• Kitty MLB

    Continuing with the feathered analogy…
    Cleggie is a turkey waiting for Christmas, who spends much of his time
    like a ostrich with his head in the sand of electoral oblivion.
    Whilst Ed’ the unready’ Milipede is a vulture, acting like a little chicken
    who believes he is the goose who will deliver the countries golden egg.
    Heaven forfend, those two ever mate.

    • telemachus

      Dear dear Kitty
      There will be no need
      There will be a sound majority for Ed in 2015, ensured by the Ukip splitting of the Tory vote in the 43 key marginals
      Clegg will look down over his rump party envious of the Grimond days

      • Kitty MLB

        Dear dear telemachus ( who has been gone from the murky corridors of this place for quite a while- were you at Gulag ?)
        Wee little Ed ‘ the unready’ Milipede will flee when the spot light
        is back on Labour, like a chicken caught in the headlights- he will
        freeze- frozen chicken! Just look at how business see Labour
        and the economy is improving…See what you have done,
        I am not even a Cameroon.
        You may find that UKIP will do a lot of damage to the working
        class Labour vote ( who have no party) associating UKIP
        just with the Conservatives is a huge error, and no one will
        trust Big bouncy Ed Balls again..
        and that will upset you personally, will it not telemachus.

        • Nicholas chuzzlewit

          Probably on a training course at Fascist Labour HQ.

          • Kitty MLB

            That explains a lot, Nicholas.
            Fascist Labour HQ is the place where they remove all sense, reason and original thought….
            Stuffed leftie parrots who should be sent back to Labour HQ
            and placed on shelf. ( perhaps not telemachus though,
            its amusing to torment the lost little soul)

      • Nicholas chuzzlewit

        And then the IMF will take over in 2016 with growth destroyed and the economy in tatters thanks to the fascist Labour Party.

  • Denis_Cooper

    According to this:

    http://www.electoralcalculus.c

    at present there is a 74% chance that Labour will win an outright majority.

    You see, the Tories have some problems to overcome: first, that the collapse in support for the LibDems has been accompanied by a rise in support for Labour far more than for the Tories; second, that because the LibDems blocked the boundary changes the Tories still need to be about 6% ahead of Labour to have a chance of getting a majority, when thanks partly to the first problem they’ve been fairly consistently running about 6% behind Labour for the past eighteen months or more; and third, compared to the other two a relatively small problem, there is the rise of UKIP which may be hurting the Tories slightly more than it is hurting Labour.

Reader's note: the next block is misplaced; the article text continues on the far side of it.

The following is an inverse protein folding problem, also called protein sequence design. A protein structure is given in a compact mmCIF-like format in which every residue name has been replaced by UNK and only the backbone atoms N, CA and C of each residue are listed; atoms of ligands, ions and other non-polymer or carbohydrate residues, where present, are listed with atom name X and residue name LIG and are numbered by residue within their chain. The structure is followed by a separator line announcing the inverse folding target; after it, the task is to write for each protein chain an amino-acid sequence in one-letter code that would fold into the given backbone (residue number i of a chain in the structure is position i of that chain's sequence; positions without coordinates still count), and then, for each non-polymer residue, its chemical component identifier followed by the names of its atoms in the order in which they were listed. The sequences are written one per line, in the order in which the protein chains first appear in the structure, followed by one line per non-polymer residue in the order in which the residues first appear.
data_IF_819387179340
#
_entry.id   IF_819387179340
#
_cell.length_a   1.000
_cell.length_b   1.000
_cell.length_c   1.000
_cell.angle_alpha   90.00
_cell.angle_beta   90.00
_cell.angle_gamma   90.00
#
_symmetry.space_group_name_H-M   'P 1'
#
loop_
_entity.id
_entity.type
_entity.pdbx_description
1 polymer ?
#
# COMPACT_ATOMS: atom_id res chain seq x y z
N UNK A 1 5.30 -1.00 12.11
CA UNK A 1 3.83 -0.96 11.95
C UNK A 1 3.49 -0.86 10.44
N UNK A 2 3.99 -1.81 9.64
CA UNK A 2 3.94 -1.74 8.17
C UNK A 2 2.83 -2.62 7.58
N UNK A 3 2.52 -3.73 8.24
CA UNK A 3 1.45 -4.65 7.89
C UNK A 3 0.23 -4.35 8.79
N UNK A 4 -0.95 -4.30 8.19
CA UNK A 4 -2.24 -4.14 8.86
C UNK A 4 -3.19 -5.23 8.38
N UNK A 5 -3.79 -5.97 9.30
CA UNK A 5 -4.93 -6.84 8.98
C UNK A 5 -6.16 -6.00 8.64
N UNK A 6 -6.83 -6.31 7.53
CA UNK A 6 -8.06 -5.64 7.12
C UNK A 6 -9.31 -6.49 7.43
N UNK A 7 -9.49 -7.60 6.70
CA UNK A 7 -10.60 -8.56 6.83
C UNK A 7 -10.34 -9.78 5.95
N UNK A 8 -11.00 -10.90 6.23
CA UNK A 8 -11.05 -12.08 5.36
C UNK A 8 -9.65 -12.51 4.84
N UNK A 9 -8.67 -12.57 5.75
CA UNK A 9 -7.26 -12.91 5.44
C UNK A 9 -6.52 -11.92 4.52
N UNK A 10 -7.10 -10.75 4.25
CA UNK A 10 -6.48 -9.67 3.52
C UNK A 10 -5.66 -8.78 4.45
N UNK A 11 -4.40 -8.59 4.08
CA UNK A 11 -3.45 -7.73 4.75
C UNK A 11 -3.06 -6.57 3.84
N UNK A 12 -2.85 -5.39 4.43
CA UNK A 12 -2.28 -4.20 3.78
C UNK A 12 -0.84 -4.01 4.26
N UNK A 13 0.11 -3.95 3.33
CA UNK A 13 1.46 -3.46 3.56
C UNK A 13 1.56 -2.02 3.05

So it’s understandable why at present Labour sees no great need to cosy up to the LibDems as potential coalition partners.

    • HookesLaw

      Yiu are not an objective observer.
      Voting UKIP will give us a europhile left wing govt and no ferefendum and undoubtably closer links to Europe by stealth. And given UKIPs increasingly nasty nature toward colured people as shown by ‘Raw Englands’ love of the BNP, you will have to hold your nose in other ways to vote for them.

      • Denis_Cooper

        I’m certainly far more objective than you are, but in any case you can put your own interpretation of the empirical evidence of those charts and devise an argument that they show how the Tories’ prospects at the next election are being significantly affected by the rise of UKIP, even though it is quite clear that they are not being so affected.

      • Smithersjones2013

        And you are not a rational observer and increasingly are resorting to the sort of vile and reprehensible smears in your desperation that previously would be associated with the lowest of Labour’s sewer dwellers.

        You claim the Tories are different from Labour but you are the living proof they are not.

      • edward

        Vile idiot.

  • MalcolmRedfellow

    Can you properly define “effective”, as in Decapitation strategies aren’t very effective?

    At this stage every party should be working up strategies to win, and strategies to disorientate.

    Which one is the Labour ploy on Hallam?

    Oh, and by the way, students are (often, but not guaranteed) sharp enough to vote where their votes are more likely to make a difference. In Hallam there may, just may be additional animus.